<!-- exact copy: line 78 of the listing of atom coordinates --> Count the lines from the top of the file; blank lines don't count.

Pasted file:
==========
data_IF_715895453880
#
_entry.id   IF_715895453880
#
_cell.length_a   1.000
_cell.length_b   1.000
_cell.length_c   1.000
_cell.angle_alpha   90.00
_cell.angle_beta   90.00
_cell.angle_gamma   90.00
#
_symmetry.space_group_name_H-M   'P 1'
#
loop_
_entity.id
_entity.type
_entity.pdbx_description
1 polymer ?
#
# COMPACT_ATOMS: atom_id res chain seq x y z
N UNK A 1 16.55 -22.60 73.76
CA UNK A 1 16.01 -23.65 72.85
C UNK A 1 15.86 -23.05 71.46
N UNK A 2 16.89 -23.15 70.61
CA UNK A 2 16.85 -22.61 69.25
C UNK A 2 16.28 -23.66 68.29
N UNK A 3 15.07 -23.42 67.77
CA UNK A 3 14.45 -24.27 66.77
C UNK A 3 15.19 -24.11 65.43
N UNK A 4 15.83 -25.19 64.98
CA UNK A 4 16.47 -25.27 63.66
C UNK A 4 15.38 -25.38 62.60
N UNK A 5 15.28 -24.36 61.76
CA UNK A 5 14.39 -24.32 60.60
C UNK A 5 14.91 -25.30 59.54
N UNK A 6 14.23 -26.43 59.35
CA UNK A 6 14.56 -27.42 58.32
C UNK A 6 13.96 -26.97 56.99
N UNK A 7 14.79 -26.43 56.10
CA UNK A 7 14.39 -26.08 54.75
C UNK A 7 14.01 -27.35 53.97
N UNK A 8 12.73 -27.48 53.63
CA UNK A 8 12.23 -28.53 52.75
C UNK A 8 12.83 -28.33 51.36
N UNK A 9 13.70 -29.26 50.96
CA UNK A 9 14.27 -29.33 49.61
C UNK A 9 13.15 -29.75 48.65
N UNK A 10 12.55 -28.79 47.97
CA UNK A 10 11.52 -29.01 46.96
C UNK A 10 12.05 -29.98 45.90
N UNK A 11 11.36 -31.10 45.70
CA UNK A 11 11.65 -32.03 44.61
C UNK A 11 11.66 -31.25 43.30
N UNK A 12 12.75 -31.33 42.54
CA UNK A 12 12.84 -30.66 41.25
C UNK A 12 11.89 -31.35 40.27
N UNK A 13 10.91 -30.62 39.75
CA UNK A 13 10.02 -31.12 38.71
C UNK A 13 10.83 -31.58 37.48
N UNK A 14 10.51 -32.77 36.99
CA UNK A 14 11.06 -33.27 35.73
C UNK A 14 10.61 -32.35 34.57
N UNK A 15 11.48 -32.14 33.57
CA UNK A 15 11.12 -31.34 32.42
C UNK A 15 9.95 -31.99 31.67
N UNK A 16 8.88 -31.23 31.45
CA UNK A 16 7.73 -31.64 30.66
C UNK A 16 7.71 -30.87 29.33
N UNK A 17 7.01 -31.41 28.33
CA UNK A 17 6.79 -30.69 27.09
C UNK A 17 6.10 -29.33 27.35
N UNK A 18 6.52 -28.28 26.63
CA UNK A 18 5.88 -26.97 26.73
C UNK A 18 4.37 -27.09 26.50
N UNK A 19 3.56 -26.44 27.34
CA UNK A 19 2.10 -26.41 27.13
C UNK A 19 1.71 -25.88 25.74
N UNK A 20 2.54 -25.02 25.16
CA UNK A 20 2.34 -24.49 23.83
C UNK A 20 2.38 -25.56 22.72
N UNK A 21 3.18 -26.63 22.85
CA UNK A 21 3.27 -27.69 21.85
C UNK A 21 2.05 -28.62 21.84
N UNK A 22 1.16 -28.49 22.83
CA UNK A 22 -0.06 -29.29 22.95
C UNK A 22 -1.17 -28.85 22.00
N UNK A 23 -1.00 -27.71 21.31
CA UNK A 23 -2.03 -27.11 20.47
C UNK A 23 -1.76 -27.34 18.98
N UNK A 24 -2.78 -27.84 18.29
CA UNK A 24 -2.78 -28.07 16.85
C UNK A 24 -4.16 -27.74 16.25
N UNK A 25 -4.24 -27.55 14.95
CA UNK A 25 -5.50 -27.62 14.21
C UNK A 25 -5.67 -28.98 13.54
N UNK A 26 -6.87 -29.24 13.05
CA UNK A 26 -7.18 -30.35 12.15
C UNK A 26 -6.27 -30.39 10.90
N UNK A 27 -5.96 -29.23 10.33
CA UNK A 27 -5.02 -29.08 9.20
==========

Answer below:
N UNK A 20 2.54 -25.02 25.16